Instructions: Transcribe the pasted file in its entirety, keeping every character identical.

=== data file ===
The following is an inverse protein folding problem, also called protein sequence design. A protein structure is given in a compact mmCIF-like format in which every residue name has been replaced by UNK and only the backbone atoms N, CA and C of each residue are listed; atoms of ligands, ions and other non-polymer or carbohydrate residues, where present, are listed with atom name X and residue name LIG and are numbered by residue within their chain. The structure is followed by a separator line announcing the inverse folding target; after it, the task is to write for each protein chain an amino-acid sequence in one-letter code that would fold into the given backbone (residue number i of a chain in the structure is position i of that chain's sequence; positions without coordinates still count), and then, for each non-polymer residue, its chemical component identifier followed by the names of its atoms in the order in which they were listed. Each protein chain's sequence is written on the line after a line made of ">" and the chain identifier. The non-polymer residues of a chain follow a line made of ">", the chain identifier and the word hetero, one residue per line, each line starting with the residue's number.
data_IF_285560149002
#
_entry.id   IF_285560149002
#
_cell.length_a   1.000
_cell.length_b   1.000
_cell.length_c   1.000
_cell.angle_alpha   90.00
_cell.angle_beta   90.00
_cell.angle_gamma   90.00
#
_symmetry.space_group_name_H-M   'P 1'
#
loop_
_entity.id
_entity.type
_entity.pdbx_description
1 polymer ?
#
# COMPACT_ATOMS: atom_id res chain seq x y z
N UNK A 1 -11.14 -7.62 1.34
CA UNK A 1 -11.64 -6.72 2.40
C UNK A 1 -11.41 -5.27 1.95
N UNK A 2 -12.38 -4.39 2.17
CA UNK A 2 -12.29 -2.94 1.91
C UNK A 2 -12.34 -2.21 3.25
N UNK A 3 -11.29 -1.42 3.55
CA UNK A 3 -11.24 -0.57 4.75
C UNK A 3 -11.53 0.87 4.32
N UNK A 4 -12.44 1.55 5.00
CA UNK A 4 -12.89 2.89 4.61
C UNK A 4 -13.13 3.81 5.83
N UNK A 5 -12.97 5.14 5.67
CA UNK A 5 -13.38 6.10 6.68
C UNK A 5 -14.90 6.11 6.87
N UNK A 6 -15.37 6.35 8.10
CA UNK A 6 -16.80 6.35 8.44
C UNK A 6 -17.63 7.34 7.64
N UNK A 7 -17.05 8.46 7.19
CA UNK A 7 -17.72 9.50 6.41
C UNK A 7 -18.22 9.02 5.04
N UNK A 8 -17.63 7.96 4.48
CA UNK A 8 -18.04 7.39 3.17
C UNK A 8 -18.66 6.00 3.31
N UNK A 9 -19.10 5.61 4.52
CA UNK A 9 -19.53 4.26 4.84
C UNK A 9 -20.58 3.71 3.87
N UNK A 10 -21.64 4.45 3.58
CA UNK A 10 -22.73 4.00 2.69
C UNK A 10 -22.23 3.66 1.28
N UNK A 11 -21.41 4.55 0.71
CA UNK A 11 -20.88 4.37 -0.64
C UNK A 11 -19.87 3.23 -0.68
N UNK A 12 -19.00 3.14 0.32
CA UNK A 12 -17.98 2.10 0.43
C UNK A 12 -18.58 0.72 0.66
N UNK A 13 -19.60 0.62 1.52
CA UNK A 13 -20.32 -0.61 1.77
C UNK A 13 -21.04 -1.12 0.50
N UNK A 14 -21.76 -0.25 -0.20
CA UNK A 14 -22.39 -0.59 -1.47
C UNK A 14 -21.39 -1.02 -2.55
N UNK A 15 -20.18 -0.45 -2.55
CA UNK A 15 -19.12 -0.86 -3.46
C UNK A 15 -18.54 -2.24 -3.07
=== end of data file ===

The following is an inverse protein folding problem, also called protein sequence design. A protein structure is given in a compact mmCIF-like format in which every residue name has been replaced by UNK and only the backbone atoms N, CA and C of each residue are listed; atoms of ligands, ions and other non-polymer or carbohydrate residues, where present, are listed with atom name X and residue name LIG and are numbered by residue within their chain. The structure is followed by a separator line announcing the inverse folding target; after it, the task is to write for each protein chain an amino-acid sequence in one-letter code that would fold into the given backbone (residue number i of a chain in the structure is position i of that chain's sequence; positions without coordinates still count), and then, for each non-polymer residue, its chemical component identifier followed by the names of its atoms in the order in which they were listed. Each protein chain's sequence is written on the line after a line made of ">" and the chain identifier. The non-polymer residues of a chain follow a line made of ">", the chain identifier and the word hetero, one residue per line, each line starting with the residue's number.
data_IF_285560149002
#
_entry.id   IF_285560149002
#
_cell.length_a   1.000
_cell.length_b   1.000
_cell.length_c   1.000
_cell.angle_alpha   90.00
_cell.angle_beta   90.00
_cell.angle_gamma   90.00
#
_symmetry.space_group_name_H-M   'P 1'
#
loop_
_entity.id
_entity.type
_entity.pdbx_description
1 polymer ?
#
# COMPACT_ATOMS: atom_id res chain seq x y z
N UNK A 1 -11.14 -7.62 1.34
CA UNK A 1 -11.64 -6.72 2.40
C UNK A 1 -11.41 -5.27 1.95
N UNK A 2 -12.38 -4.39 2.17
CA UNK A 2 -12.29 -2.94 1.91
C UNK A 2 -12.34 -2.21 3.25
N UNK A 3 -11.29 -1.42 3.55
CA UNK A 3 -11.24 -0.57 4.75
C UNK A 3 -11.53 0.87 4.32
N UNK A 4 -12.44 1.55 5.00
CA UNK A 4 -12.89 2.89 4.61
C UNK A 4 -13.13 3.81 5.83
N UNK A 5 -12.97 5.14 5.67
CA UNK A 5 -13.38 6.10 6.68
C UNK A 5 -14.90 6.11 6.87
N UNK A 6 -15.37 6.35 8.10
CA UNK A 6 -16.80 6.35 8.44
C UNK A 6 -17.63 7.34 7.64
N UNK A 7 -17.05 8.46 7.19
CA UNK A 7 -17.72 9.50 6.41
C UNK A 7 -18.22 9.02 5.04
N UNK A 8 -17.63 7.96 4.48
CA UNK A 8 -18.04 7.39 3.17
C UNK A 8 -18.66 6.00 3.31
N UNK A 9 -19.10 5.61 4.52
CA UNK A 9 -19.53 4.26 4.84
C UNK A 9 -20.58 3.71 3.87
N UNK A 10 -21.64 4.45 3.58
CA UNK A 10 -22.73 4.00 2.69
C UNK A 10 -22.23 3.66 1.28
N UNK A 11 -21.41 4.55 0.71
CA UNK A 11 -20.88 4.37 -0.64
C UNK A 11 -19.87 3.23 -0.68
N UNK A 12 -19.00 3.14 0.32
CA UNK A 12 -17.98 2.10 0.43
C UNK A 12 -18.58 0.72 0.66
N UNK A 13 -19.60 0.62 1.52
CA UNK A 13 -20.32 -0.61 1.77
C UNK A 13 -21.04 -1.12 0.50
N UNK A 14 -21.76 -0.25 -0.20
CA UNK A 14 -22.39 -0.59 -1.47
C UNK A 14 -21.39 -1.02 -2.55
N UNK A 15 -20.18 -0.45 -2.55
CA UNK A 15 -19.12 -0.86 -3.46
C UNK A 15 -18.54 -2.24 -3.07